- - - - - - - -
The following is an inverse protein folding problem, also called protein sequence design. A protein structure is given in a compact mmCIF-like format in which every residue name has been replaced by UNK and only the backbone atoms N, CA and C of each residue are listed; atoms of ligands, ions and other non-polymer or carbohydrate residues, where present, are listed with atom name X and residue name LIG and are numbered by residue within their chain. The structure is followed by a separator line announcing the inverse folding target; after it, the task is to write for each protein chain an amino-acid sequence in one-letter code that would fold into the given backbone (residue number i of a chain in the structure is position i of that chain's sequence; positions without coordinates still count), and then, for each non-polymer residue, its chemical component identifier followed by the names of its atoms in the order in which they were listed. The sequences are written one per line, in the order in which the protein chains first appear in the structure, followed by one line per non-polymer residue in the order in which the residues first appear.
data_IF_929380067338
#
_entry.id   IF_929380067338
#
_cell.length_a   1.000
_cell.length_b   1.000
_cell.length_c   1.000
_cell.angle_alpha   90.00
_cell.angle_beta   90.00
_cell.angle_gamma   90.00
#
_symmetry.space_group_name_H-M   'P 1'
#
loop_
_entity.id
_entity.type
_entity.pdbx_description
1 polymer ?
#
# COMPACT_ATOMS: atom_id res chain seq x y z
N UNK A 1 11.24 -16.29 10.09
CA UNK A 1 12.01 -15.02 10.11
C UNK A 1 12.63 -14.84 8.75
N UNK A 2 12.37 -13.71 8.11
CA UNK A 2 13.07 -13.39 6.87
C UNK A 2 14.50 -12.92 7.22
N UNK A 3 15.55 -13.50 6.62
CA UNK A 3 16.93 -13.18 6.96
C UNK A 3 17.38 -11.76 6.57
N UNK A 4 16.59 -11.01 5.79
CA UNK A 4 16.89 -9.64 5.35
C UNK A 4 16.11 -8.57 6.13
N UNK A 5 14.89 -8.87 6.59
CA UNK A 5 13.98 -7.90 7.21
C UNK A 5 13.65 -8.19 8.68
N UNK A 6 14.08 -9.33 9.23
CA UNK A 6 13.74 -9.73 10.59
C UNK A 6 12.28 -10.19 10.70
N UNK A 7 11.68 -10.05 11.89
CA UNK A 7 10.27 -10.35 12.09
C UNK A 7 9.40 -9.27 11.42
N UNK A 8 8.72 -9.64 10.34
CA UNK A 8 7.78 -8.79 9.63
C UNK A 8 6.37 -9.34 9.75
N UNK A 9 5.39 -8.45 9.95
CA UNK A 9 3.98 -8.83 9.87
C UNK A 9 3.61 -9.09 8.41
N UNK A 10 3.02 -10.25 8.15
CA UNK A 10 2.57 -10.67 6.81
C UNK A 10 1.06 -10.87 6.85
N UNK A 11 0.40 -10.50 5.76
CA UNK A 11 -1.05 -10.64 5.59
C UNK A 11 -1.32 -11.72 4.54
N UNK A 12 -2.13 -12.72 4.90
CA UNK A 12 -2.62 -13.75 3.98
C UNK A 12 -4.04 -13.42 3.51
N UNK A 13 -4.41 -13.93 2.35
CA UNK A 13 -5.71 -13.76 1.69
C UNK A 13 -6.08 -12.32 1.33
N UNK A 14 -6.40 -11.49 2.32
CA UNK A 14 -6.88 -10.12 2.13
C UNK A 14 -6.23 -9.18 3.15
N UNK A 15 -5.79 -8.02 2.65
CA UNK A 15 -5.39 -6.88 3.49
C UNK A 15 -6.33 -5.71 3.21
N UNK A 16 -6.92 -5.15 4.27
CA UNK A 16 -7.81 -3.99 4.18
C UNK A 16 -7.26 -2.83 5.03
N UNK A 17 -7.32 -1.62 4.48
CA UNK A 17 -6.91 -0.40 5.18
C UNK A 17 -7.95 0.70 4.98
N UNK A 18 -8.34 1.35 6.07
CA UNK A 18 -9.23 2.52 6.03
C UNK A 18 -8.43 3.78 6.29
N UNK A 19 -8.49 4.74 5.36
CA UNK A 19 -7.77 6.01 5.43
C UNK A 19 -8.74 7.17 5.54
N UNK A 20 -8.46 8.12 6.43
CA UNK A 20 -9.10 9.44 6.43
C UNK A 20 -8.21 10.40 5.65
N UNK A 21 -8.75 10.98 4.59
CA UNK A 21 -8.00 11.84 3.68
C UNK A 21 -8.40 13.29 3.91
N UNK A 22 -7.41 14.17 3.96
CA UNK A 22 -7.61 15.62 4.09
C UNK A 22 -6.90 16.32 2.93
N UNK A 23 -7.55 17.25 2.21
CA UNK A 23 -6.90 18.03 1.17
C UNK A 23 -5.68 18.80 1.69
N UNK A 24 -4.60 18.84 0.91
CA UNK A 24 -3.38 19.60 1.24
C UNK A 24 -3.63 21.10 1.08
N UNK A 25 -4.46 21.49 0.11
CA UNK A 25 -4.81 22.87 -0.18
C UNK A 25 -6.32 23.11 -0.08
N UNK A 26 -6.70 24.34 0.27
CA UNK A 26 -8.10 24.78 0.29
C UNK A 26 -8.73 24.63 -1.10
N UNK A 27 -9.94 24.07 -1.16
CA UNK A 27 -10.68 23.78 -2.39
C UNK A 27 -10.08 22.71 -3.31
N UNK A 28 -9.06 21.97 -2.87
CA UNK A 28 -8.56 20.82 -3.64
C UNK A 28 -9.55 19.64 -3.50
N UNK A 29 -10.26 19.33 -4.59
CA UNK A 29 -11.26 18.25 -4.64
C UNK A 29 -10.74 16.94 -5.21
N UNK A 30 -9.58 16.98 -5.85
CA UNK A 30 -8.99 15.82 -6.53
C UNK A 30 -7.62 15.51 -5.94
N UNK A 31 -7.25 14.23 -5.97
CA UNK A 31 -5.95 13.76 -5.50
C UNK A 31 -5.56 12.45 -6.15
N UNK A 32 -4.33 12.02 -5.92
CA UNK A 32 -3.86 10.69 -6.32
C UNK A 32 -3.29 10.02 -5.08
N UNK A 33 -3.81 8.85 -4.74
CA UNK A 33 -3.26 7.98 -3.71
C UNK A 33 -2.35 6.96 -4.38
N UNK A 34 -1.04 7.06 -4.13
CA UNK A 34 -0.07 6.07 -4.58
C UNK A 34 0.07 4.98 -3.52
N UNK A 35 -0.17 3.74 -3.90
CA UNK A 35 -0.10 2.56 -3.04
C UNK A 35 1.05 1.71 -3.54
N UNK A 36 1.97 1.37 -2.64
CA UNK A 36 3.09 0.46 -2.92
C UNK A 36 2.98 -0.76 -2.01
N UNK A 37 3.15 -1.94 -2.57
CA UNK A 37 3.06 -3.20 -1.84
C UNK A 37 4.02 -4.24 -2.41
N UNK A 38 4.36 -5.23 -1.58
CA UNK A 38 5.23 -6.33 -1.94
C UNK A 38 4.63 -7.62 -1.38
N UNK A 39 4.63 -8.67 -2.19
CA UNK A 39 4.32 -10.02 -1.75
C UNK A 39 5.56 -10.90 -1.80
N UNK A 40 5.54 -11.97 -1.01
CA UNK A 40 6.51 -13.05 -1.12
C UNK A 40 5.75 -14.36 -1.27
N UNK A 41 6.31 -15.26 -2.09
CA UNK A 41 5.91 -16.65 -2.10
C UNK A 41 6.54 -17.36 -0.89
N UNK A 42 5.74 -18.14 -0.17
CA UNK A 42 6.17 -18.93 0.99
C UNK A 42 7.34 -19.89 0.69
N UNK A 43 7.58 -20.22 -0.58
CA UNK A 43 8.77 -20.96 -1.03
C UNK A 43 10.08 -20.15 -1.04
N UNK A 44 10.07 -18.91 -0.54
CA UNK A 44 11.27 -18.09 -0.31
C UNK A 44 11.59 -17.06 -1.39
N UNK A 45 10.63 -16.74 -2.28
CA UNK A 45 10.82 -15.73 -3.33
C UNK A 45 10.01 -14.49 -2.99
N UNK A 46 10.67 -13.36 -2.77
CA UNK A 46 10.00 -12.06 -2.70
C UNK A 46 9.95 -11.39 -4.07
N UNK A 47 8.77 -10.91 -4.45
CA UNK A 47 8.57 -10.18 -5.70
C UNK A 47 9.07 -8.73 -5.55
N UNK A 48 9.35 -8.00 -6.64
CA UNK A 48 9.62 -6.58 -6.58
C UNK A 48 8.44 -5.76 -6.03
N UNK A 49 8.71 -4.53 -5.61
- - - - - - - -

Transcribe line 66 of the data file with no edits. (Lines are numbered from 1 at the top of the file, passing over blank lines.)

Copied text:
C UNK A 15 -6.33 -5.71 3.21